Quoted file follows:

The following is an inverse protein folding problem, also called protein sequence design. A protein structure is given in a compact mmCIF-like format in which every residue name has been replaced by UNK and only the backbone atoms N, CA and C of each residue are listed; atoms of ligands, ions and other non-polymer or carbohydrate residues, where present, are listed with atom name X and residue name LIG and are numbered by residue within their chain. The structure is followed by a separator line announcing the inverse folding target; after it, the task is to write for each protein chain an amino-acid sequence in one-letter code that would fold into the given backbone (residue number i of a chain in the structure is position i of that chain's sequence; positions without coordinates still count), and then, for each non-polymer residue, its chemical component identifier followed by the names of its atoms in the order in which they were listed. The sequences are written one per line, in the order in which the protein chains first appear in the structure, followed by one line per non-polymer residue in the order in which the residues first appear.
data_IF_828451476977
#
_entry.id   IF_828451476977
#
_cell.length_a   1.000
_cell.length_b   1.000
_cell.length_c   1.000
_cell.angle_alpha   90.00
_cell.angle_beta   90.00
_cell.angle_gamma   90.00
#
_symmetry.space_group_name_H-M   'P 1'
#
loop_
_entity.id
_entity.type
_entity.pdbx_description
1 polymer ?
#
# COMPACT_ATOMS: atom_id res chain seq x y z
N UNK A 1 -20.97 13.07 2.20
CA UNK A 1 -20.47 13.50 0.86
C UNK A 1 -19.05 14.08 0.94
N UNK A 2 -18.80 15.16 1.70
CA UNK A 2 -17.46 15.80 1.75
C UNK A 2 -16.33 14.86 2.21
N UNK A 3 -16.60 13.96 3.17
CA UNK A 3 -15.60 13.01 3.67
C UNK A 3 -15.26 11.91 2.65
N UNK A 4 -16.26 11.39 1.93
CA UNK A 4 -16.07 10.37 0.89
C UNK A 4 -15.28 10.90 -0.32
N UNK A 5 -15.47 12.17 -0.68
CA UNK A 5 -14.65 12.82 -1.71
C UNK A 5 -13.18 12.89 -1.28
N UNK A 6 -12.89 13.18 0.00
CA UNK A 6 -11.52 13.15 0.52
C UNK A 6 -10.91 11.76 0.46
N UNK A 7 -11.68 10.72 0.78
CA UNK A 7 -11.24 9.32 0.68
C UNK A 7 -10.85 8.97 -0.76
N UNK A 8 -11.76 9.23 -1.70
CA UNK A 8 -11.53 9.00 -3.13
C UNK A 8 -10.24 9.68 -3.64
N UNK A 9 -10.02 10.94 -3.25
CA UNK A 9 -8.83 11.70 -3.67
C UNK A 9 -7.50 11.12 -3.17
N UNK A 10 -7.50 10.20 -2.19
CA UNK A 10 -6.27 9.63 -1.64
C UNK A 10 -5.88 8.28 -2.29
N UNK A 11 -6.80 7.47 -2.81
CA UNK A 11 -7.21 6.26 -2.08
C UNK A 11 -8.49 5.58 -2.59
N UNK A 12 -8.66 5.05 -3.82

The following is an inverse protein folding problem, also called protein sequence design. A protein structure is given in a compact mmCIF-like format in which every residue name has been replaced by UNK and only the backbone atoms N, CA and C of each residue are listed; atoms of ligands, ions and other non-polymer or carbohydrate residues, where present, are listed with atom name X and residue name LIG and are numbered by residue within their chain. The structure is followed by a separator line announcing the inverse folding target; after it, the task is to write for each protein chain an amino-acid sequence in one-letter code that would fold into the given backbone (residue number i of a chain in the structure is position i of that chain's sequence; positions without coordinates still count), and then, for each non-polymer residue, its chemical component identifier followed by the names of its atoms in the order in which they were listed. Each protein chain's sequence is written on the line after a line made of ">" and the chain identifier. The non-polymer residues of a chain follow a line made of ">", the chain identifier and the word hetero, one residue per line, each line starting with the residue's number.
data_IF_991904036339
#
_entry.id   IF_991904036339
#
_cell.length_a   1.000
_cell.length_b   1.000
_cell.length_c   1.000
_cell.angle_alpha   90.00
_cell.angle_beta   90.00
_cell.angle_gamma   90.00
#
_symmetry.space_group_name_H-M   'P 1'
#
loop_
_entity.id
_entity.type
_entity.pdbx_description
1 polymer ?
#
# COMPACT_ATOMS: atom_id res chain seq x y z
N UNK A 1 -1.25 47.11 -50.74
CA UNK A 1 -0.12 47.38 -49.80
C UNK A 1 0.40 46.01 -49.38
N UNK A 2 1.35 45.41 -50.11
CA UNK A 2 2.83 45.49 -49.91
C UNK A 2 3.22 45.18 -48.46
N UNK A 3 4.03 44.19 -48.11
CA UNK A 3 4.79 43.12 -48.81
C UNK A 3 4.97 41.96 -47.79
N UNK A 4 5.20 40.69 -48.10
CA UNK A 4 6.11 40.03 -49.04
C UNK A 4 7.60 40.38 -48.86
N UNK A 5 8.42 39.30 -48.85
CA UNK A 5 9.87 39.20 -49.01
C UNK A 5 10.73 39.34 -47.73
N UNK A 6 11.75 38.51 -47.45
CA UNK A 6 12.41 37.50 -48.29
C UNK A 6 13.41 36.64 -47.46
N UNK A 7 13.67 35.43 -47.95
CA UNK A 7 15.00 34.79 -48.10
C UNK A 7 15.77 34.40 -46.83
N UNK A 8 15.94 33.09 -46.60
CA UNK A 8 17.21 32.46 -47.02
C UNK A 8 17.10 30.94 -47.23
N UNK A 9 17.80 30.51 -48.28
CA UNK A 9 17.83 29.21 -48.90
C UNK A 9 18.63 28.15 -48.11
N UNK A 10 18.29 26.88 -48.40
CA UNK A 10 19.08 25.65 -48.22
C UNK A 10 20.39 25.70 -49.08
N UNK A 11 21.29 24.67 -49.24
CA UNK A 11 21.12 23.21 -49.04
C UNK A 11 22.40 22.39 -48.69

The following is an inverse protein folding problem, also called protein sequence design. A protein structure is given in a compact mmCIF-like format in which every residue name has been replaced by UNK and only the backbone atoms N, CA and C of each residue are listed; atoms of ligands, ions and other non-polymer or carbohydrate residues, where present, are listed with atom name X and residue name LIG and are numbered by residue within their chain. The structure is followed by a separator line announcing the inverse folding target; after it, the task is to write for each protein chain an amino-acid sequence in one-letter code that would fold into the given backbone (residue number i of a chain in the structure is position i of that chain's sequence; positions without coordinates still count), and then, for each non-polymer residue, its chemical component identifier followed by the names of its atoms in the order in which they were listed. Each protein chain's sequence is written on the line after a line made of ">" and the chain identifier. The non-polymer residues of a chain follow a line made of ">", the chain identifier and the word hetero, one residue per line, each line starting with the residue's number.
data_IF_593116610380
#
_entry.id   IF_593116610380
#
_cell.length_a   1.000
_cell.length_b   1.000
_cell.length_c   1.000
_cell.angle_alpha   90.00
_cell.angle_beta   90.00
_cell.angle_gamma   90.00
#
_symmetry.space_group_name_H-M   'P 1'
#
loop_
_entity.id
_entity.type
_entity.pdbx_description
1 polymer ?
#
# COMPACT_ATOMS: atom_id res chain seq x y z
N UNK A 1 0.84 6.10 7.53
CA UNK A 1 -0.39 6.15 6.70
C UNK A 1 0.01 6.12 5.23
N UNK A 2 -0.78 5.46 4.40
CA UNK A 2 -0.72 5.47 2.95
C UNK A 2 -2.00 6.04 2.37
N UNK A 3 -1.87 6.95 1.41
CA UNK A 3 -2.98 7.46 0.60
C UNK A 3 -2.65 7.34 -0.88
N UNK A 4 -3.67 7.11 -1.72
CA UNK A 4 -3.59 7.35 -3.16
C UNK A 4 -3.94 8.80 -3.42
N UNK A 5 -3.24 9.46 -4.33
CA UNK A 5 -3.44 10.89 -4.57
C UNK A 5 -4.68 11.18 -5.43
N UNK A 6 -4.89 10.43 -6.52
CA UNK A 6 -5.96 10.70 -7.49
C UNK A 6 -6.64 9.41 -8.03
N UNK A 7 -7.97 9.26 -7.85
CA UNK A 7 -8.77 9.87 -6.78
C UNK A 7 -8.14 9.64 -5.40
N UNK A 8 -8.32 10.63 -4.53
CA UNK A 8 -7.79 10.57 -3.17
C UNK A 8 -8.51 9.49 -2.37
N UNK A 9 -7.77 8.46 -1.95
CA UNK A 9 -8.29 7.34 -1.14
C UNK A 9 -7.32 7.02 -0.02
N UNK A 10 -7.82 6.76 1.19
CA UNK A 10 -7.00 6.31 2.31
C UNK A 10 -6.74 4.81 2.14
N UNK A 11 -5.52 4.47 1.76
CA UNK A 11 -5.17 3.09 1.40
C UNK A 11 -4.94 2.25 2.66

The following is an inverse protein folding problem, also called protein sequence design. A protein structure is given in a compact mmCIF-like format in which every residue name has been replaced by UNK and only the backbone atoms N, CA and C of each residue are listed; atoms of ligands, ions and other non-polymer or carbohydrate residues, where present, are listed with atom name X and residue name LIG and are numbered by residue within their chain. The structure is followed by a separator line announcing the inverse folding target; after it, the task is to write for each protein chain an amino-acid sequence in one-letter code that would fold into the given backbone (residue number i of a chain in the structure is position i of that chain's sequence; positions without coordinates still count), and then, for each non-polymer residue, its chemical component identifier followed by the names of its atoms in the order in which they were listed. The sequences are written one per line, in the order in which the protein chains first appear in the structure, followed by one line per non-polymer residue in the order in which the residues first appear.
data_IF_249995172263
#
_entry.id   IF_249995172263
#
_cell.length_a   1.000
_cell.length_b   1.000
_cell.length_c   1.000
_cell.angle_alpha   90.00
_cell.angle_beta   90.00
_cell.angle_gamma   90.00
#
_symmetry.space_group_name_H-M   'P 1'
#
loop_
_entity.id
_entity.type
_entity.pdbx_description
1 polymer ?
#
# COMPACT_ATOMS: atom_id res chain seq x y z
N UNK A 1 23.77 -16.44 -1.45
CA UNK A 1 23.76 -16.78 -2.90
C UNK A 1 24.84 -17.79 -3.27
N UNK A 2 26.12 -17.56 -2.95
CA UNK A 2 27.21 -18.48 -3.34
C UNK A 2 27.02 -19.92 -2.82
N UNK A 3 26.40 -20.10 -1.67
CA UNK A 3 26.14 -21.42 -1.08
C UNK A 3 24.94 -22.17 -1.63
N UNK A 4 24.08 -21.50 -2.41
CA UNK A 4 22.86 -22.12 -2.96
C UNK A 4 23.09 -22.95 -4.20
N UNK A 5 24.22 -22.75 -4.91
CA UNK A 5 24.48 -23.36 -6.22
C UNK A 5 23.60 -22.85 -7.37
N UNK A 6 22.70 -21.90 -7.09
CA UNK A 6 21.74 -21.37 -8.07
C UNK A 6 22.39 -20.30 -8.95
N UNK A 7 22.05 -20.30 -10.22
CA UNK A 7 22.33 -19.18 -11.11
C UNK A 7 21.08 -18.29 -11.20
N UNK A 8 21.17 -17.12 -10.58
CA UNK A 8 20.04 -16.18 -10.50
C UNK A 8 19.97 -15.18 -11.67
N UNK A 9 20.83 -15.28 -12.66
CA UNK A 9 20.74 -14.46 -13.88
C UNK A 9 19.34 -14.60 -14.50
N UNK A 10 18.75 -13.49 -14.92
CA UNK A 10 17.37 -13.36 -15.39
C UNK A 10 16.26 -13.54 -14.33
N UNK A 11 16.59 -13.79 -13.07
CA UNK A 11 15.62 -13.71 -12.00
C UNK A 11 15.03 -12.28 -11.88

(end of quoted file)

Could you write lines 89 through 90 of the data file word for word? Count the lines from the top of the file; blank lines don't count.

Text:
N UNK A 5 8.42 39.30 -48.85
CA UNK A 5 9.87 39.20 -49.01